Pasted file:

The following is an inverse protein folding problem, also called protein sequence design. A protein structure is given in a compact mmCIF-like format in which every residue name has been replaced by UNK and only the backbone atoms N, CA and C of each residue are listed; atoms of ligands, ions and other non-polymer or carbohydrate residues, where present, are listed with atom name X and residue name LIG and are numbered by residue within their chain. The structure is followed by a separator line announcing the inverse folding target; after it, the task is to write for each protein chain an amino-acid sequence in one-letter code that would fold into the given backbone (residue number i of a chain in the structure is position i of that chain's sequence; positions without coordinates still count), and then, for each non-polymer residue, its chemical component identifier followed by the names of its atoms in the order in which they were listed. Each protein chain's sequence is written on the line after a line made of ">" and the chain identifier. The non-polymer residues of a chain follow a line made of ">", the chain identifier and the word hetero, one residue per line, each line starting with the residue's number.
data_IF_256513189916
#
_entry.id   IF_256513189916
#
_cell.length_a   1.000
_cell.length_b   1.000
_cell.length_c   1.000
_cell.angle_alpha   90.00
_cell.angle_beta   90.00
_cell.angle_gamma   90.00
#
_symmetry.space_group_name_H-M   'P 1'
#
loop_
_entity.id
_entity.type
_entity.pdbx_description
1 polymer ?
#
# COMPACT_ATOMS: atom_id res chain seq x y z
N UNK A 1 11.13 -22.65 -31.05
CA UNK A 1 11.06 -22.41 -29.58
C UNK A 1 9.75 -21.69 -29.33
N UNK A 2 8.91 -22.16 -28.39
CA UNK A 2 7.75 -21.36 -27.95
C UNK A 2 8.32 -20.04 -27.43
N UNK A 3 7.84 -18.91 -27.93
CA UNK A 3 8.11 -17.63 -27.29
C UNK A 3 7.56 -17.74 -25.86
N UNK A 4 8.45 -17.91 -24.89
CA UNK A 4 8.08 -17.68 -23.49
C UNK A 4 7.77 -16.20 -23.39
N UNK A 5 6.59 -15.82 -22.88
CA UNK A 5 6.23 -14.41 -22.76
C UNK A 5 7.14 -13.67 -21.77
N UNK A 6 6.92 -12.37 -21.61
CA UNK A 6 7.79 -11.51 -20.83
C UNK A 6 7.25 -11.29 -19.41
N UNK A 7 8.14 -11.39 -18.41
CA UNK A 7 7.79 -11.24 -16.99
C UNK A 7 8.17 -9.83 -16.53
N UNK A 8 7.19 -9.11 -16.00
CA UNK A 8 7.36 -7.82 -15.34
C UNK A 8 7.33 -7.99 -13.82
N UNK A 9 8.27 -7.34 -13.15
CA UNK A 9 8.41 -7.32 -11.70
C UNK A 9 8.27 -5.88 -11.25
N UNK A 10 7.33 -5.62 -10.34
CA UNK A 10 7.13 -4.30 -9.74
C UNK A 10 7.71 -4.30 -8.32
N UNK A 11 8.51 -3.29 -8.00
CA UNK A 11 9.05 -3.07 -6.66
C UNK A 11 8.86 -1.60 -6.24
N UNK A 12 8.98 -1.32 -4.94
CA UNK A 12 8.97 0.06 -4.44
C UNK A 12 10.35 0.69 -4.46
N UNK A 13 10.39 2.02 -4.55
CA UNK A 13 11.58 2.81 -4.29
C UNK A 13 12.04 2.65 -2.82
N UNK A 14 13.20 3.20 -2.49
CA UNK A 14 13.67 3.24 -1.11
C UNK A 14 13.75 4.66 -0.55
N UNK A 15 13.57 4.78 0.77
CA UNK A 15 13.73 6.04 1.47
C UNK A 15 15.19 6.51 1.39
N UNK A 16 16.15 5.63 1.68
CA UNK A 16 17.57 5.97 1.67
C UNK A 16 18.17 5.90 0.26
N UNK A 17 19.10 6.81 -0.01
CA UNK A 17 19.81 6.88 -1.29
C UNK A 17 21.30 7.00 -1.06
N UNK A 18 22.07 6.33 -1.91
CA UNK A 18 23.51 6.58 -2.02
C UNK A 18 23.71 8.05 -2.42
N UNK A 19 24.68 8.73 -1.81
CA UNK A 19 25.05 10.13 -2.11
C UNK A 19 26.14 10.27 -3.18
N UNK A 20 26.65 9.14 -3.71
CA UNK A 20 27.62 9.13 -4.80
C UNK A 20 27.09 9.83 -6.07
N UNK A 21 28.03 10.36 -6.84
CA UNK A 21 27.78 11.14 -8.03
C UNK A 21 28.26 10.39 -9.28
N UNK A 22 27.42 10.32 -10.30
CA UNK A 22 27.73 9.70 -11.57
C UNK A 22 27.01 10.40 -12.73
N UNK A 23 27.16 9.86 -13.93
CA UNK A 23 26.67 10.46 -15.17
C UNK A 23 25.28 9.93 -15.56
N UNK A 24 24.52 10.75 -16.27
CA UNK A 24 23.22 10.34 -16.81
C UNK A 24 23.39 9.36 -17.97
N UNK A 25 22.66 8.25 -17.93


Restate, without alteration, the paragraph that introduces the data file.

The following is an inverse protein folding problem, also called protein sequence design. A protein structure is given in a compact mmCIF-like format in which every residue name has been replaced by UNK and only the backbone atoms N, CA and C of each residue are listed; atoms of ligands, ions and other non-polymer or carbohydrate residues, where present, are listed with atom name X and residue name LIG and are numbered by residue within their chain. The structure is followed by a separator line announcing the inverse folding target; after it, the task is to write for each protein chain an amino-acid sequence in one-letter code that would fold into the given backbone (residue number i of a chain in the structure is position i of that chain's sequence; positions without coordinates still count), and then, for each non-polymer residue, its chemical component identifier followed by the names of its atoms in the order in which they were listed. Each protein chain's sequence is written on the line after a line made of ">" and the chain identifier. The non-polymer residues of a chain follow a line made of ">", the chain identifier and the word hetero, one residue per line, each line starting with the residue's number.